“It’s horrible,” an American tourist said the other day as she dropped a few coins into a small girl’s outstretched palm.

“It’s like something out of a Charles Dickens novel,” she added, referring to the British author of “Oliver Twist” and other books detailing the misery of the urban poor.

With little money forthcoming from the Kenyan government, the onus of caring for poor children has fallen on the private sector.

Earlier this year, a coalition of Nairobi businesses, aid organizations and private individuals launched an innovative program to help street children called “Nairobi Cares for Its Children.”

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To raise funds, the program sponsors are selling coupons to the public for about 15 cents. The vouchers entitle a child to a free meal, medical treatment and counseling at one of four new drop-in centers that have been set up.

“Since many children are hooked on glue, the coupons ensure that the money goes toward food instead of drugs,” said Aloys Otieno, executive director of the nonprofit Undugu Society, one of the program sponsors.

“They can drop in at the centers for the day, then if they feel like leaving the streets, we take them to one of our community homes.”

Those who stay on are taught vocational skills such as furniture-making and auto repair. So far, Otieno said, about 600 children have used the centers. Out of these, about two-thirds have stayed on.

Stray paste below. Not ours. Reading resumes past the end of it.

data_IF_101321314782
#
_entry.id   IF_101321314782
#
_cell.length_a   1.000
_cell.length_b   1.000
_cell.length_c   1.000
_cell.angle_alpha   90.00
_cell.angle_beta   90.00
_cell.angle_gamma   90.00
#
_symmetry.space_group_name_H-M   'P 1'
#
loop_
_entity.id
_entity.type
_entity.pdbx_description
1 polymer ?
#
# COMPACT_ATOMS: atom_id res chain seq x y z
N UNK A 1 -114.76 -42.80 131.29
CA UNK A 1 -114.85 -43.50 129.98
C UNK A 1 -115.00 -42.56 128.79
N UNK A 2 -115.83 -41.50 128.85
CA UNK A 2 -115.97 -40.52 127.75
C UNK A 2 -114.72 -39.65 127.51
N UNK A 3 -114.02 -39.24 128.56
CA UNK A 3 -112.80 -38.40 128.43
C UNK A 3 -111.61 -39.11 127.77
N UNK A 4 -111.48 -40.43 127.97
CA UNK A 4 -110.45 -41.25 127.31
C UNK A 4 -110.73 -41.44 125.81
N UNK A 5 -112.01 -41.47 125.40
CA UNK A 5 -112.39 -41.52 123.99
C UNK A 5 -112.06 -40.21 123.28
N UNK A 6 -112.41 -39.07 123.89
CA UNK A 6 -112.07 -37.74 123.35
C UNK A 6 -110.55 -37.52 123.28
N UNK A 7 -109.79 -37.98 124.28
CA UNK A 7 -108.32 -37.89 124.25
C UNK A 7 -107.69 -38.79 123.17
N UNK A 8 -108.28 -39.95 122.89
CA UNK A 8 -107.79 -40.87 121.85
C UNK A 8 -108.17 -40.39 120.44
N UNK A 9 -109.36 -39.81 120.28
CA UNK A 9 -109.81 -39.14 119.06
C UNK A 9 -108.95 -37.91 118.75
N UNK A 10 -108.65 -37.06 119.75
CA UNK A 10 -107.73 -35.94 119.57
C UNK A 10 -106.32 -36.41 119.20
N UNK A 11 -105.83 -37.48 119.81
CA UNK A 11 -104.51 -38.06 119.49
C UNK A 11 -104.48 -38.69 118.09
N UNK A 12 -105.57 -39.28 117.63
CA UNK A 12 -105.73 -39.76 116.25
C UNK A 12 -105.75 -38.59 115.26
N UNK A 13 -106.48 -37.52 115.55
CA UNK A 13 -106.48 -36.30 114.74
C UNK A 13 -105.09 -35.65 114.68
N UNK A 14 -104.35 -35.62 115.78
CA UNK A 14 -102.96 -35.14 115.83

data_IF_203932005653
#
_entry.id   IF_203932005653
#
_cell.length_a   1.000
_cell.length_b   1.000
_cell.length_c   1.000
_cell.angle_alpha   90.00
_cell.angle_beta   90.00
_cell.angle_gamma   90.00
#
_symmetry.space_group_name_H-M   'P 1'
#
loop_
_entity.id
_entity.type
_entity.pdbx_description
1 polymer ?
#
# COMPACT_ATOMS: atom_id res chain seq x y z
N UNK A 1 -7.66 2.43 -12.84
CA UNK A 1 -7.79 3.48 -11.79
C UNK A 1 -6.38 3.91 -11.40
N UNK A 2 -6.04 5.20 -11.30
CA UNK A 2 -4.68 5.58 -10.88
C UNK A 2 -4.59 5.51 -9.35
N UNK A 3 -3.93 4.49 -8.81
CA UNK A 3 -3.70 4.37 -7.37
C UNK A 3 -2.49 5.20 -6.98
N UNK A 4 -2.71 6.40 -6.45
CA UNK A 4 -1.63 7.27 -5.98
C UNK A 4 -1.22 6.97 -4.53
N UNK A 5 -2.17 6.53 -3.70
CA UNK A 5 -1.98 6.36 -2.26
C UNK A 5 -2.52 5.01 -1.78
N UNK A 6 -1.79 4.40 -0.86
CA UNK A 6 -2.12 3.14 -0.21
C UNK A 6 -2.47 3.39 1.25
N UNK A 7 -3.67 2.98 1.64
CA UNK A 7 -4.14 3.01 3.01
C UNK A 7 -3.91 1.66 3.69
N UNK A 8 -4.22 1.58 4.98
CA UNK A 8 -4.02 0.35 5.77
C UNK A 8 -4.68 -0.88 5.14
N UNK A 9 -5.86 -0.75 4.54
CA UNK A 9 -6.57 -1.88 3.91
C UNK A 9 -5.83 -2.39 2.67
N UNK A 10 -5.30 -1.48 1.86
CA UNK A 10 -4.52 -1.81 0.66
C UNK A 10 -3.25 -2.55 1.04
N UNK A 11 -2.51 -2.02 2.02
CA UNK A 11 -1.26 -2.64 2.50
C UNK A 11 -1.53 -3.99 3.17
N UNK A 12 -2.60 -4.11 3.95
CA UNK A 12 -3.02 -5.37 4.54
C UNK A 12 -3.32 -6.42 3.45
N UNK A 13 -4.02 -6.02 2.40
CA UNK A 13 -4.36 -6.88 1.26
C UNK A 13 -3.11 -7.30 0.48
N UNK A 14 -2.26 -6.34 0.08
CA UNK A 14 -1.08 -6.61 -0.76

But thousands of others, like Faith, are unwilling to leave the streets because their families depend on them for financial support.

So, every day, she totes brother David along the dusty, pot-holed streets, supporting him in a makeshift pouch double-knotted around her neck. Sometimes her grandmother accompanies her on her rounds, but more often than not, she goes alone.

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Her morning begins around 7 a.m. in a one-room shack fashioned from mud and sticks in Kenya’s largest slum. Home to an estimated 200,000 people, mostly children, Mathare is a grim maze of squalid hovels where half-naked children with perpetually runny noses play in drainage ditches that reek of sewage.

Residents pay about six dollars a month in rent--about one-fifth of the average Kenyan’s monthly salary--for a place with no electricity or running water.

The eldest of her mother’s four children, Faith knows that whether or not the family eats depends on her success. On a good day, she nets about 30 cents. Together with her mother’s meager earnings from cleaning houses in wealthy Nairobi suburbs, it is enough for an evening meal of ugali.

One recent afternoon, she and David enjoyed a rare feast of french fries, courtesy of a passerby. Chewing nervously on a strand of thread, she mashed the potatoes between her fingers and pushed them into the baby’s mouth--stopping occasionally to give him a swig of Fanta Orange.

“We used to live with my father, but he would drink and beat up my mother,” she said in Swahili. “So she left.”

About two years ago, she said, her mother sent her into town to beg for the first time. “It’s scary being alone,” she said, relaxing to eat a few bites after determining that the baby had had his fill. “The bigger kids always beat you up and take your money.”

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If she had one wish, she said, she would not ask for much. “I would just want to be bought clothes and food,” she said dreamily. “And to go to school.”